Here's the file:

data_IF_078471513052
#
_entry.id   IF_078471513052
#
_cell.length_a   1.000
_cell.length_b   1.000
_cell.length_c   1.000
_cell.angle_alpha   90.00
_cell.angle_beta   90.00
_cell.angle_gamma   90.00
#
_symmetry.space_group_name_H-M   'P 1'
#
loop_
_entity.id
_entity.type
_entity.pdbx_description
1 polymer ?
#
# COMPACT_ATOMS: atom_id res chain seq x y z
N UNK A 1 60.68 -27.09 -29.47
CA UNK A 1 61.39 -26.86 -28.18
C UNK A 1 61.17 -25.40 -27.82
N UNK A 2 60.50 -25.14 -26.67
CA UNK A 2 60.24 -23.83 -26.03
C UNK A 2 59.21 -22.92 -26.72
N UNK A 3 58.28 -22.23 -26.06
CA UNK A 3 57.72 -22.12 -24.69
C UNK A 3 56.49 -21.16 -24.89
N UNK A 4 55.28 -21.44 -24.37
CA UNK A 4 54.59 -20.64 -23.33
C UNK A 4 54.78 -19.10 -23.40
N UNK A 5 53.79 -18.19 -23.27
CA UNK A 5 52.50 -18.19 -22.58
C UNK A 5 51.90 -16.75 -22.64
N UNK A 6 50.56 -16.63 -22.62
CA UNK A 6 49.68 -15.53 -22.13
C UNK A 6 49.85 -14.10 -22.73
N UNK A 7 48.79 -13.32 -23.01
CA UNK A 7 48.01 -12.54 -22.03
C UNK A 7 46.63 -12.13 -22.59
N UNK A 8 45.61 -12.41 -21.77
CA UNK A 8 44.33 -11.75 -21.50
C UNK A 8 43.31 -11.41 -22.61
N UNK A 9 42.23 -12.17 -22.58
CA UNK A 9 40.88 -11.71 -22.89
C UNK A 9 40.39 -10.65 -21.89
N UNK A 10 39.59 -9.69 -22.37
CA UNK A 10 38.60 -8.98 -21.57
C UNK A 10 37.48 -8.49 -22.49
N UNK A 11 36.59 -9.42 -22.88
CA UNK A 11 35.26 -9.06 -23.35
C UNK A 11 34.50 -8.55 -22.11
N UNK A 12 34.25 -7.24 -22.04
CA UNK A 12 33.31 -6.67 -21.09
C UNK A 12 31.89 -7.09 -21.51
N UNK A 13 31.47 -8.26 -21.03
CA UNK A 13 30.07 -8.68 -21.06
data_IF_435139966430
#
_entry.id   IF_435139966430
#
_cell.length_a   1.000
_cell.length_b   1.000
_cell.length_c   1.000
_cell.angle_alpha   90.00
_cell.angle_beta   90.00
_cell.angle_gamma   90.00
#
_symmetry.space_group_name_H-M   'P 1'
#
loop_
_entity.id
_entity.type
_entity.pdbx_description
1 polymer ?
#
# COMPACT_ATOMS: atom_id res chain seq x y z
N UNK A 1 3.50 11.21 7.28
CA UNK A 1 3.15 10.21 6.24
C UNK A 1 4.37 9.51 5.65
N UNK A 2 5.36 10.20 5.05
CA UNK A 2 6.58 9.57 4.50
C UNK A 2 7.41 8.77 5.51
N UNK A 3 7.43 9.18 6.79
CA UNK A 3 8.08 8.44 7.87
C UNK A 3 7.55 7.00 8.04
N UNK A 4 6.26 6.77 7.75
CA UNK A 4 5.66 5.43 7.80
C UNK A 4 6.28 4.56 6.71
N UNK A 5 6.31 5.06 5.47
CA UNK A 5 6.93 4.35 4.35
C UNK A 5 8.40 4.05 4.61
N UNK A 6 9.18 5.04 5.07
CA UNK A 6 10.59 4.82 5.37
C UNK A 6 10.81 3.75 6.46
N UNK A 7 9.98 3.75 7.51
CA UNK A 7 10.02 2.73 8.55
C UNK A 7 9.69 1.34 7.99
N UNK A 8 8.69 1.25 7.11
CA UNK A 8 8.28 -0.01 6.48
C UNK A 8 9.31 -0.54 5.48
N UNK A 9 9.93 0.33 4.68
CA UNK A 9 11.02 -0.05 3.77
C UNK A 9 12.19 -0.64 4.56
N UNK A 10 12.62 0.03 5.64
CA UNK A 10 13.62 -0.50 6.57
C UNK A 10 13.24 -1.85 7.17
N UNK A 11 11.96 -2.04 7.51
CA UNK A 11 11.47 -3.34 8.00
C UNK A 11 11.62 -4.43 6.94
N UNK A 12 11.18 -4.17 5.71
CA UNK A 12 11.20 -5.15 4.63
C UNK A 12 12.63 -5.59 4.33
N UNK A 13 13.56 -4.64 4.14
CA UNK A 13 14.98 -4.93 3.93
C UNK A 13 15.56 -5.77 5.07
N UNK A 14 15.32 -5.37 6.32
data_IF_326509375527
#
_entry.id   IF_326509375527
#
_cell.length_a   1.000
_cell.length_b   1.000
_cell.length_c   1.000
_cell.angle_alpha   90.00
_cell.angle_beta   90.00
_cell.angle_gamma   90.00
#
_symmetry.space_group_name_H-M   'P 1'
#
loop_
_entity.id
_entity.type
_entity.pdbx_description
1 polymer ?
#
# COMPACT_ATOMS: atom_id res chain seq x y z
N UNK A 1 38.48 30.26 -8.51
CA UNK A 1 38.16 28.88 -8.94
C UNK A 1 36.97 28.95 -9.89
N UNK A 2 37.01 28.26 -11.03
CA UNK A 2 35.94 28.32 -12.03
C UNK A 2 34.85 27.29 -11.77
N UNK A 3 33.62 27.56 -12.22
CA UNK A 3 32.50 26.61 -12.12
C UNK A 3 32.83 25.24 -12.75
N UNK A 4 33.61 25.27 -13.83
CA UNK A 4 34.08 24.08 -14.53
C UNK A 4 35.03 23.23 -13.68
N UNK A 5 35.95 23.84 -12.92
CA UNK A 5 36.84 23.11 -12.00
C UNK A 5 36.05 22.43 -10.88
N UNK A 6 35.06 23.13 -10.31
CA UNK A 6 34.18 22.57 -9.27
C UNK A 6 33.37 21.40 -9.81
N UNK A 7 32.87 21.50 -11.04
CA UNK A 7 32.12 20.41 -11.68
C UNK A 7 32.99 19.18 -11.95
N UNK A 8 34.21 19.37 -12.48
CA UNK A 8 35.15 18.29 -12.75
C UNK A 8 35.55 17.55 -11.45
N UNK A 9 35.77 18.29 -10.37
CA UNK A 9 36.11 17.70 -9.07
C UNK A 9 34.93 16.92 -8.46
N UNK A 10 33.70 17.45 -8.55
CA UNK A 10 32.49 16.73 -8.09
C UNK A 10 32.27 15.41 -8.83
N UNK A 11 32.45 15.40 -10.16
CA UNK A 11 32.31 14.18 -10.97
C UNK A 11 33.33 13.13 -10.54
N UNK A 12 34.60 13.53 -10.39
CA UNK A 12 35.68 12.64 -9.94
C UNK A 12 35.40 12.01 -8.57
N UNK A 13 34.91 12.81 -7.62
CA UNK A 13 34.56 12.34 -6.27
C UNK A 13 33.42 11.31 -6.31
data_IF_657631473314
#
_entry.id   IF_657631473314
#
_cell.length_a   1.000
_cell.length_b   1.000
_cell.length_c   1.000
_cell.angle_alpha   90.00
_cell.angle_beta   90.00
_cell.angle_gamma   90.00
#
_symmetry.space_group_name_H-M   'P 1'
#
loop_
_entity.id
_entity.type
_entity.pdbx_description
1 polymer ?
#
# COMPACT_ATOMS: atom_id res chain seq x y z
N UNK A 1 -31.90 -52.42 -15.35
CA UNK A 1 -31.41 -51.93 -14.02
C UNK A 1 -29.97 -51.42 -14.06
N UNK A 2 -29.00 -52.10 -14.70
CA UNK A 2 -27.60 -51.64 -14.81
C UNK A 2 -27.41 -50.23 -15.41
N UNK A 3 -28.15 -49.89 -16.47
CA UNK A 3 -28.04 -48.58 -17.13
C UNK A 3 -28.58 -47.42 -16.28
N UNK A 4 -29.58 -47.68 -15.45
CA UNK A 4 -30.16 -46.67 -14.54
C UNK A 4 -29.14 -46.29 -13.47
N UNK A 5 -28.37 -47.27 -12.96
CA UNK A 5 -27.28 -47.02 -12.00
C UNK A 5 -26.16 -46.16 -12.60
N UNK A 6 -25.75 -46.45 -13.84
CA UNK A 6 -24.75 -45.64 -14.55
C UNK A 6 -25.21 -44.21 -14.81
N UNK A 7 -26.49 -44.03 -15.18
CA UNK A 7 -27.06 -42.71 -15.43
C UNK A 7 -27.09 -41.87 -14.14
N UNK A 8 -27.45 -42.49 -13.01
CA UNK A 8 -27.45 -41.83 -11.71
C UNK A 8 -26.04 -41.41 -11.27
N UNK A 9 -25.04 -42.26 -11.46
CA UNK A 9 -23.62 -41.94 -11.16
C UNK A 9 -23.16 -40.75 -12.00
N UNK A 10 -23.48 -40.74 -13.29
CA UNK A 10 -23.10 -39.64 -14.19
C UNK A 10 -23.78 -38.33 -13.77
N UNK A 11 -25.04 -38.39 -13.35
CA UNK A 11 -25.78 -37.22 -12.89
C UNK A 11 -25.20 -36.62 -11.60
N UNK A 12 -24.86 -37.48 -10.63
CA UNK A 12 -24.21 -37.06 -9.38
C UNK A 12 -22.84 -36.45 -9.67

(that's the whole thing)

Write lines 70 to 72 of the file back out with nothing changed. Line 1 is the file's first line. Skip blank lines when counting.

_symmetry.space_group_name_H-M   'P 1'
#
loop_